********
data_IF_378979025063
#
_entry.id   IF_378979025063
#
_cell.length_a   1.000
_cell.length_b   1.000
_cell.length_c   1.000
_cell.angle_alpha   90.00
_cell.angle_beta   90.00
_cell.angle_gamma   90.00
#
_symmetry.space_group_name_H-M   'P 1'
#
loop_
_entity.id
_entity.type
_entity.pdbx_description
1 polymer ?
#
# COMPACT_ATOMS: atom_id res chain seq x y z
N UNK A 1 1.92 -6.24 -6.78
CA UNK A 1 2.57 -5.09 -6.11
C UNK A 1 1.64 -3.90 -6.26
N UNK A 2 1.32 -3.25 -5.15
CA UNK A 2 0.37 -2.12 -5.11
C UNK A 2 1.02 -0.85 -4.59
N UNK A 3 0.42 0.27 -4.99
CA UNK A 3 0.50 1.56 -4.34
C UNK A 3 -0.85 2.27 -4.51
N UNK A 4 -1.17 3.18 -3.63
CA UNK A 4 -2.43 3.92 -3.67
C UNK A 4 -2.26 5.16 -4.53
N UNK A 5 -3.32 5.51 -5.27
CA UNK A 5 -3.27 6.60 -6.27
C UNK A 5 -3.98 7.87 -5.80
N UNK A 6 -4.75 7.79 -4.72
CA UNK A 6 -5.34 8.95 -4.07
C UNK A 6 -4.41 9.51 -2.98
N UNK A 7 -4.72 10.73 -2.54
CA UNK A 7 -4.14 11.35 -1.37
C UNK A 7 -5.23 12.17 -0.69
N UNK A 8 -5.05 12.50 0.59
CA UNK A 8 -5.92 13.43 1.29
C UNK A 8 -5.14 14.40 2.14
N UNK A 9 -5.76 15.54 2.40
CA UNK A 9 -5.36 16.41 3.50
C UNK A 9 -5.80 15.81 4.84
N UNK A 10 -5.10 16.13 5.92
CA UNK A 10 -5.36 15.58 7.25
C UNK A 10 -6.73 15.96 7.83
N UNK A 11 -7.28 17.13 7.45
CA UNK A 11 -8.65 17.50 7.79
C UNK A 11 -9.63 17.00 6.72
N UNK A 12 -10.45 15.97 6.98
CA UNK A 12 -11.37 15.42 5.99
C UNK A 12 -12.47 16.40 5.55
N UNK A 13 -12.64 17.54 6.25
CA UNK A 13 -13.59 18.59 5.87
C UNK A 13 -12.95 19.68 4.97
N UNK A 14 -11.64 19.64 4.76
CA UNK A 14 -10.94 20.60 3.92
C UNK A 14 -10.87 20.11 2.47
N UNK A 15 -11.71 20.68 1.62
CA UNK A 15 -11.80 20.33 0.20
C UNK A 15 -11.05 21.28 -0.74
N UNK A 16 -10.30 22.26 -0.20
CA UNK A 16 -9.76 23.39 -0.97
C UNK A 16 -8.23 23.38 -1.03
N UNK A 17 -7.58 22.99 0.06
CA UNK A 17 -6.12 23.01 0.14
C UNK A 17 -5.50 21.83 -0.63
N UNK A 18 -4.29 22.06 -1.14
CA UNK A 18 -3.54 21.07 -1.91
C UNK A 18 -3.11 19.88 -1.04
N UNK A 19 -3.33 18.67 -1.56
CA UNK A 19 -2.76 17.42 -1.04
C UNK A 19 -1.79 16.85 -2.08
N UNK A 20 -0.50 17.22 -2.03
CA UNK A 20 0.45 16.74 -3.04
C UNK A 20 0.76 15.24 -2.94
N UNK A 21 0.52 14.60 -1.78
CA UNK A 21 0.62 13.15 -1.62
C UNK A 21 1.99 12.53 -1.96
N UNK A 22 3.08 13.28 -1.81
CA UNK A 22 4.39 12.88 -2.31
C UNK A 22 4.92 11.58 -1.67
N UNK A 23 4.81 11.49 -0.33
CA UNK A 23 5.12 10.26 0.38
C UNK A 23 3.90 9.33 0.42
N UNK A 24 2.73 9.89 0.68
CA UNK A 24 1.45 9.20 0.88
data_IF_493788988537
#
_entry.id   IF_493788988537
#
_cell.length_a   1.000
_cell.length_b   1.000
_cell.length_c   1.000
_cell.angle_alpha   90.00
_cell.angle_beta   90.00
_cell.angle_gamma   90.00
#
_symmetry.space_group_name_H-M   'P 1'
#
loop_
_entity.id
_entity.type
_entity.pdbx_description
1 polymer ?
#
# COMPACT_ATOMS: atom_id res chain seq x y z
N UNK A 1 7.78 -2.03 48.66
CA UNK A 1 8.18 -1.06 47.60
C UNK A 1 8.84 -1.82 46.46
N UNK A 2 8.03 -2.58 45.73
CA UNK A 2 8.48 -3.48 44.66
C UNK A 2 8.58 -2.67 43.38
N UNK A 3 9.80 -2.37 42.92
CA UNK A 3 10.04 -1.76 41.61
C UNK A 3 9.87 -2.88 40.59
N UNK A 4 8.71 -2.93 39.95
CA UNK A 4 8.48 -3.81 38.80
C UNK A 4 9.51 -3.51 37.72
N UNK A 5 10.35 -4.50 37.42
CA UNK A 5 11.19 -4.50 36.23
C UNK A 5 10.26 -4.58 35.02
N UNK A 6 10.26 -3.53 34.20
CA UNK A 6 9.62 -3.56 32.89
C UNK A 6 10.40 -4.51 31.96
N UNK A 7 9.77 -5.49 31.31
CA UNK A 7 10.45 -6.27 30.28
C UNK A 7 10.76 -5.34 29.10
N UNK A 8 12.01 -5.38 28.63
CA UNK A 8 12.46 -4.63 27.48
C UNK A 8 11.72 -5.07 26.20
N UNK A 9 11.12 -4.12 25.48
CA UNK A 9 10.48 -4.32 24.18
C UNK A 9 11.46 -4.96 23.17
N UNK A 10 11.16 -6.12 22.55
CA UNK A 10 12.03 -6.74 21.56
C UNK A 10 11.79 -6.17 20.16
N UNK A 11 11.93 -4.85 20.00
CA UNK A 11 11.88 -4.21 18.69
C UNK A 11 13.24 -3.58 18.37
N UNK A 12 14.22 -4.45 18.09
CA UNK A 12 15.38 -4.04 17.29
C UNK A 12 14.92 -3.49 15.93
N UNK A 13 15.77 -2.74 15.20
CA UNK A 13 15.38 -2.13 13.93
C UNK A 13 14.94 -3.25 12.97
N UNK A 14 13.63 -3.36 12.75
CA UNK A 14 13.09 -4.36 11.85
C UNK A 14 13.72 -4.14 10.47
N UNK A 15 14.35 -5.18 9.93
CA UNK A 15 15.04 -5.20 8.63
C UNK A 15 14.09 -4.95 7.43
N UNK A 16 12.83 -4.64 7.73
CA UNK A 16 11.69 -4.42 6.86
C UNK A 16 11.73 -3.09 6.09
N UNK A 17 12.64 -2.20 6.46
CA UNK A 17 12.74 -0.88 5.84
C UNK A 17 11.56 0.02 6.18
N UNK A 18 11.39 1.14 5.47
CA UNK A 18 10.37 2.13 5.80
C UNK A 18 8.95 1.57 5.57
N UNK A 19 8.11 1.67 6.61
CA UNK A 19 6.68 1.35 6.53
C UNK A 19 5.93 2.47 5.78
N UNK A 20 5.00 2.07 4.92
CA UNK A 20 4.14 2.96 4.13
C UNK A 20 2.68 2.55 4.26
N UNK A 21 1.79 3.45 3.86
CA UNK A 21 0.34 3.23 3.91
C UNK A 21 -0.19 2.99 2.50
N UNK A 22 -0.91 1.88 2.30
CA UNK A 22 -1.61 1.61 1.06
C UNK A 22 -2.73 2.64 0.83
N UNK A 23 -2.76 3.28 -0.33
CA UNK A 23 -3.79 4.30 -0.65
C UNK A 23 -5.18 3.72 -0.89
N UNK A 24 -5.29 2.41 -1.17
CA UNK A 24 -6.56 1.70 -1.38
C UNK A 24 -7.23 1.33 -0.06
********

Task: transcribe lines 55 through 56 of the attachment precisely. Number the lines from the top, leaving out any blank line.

CA UNK A 12 -11.37 15.42 5.99
C UNK A 12 -12.47 16.40 5.55